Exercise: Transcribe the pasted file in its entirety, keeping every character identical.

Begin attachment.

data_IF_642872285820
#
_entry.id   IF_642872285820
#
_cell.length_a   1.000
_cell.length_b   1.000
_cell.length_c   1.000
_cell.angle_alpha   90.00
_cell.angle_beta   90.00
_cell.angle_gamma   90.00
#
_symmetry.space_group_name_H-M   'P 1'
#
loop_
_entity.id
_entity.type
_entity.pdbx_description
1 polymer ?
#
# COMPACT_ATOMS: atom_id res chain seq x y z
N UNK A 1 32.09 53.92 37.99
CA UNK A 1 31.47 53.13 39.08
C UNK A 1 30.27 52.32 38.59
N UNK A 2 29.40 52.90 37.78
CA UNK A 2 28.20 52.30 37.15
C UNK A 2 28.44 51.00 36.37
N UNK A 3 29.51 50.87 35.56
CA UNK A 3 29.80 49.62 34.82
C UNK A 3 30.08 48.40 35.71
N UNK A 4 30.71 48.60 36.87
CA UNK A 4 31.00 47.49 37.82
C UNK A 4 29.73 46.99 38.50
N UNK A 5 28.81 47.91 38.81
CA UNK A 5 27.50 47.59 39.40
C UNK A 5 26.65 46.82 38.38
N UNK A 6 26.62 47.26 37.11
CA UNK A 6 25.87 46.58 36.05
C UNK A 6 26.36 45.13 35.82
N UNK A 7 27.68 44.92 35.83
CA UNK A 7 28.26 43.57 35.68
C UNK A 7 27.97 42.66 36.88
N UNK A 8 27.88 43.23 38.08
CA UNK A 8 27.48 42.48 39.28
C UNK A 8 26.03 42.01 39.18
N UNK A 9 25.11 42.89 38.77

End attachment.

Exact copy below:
data_IF_642872285820
#
_entry.id   IF_642872285820
#
_cell.length_a   1.000
_cell.length_b   1.000
_cell.length_c   1.000
_cell.angle_alpha   90.00
_cell.angle_beta   90.00
_cell.angle_gamma   90.00
#
_symmetry.space_group_name_H-M   'P 1'
#
loop_
_entity.id
_entity.type
_entity.pdbx_description
1 polymer ?
#
# COMPACT_ATOMS: atom_id res chain seq x y z
N UNK A 1 32.09 53.92 37.99
CA UNK A 1 31.47 53.13 39.08
C UNK A 1 30.27 52.32 38.59
N UNK A 2 29.40 52.90 37.78
CA UNK A 2 28.20 52.30 37.15
C UNK A 2 28.44 51.00 36.37
N UNK A 3 29.51 50.87 35.56
CA UNK A 3 29.80 49.62 34.82
C UNK A 3 30.08 48.40 35.71
N UNK A 4 30.71 48.60 36.87
CA UNK A 4 31.00 47.49 37.82
C UNK A 4 29.73 46.99 38.50
N UNK A 5 28.81 47.91 38.81
CA UNK A 5 27.50 47.59 39.40
C UNK A 5 26.65 46.82 38.38
N UNK A 6 26.62 47.26 37.11
CA UNK A 6 25.87 46.58 36.05
C UNK A 6 26.36 45.13 35.82
N UNK A 7 27.68 44.92 35.83
CA UNK A 7 28.26 43.57 35.68
C UNK A 7 27.97 42.66 36.88
N UNK A 8 27.88 43.23 38.08
CA UNK A 8 27.48 42.48 39.28
C UNK A 8 26.03 42.01 39.18
N UNK A 9 25.11 42.89 38.77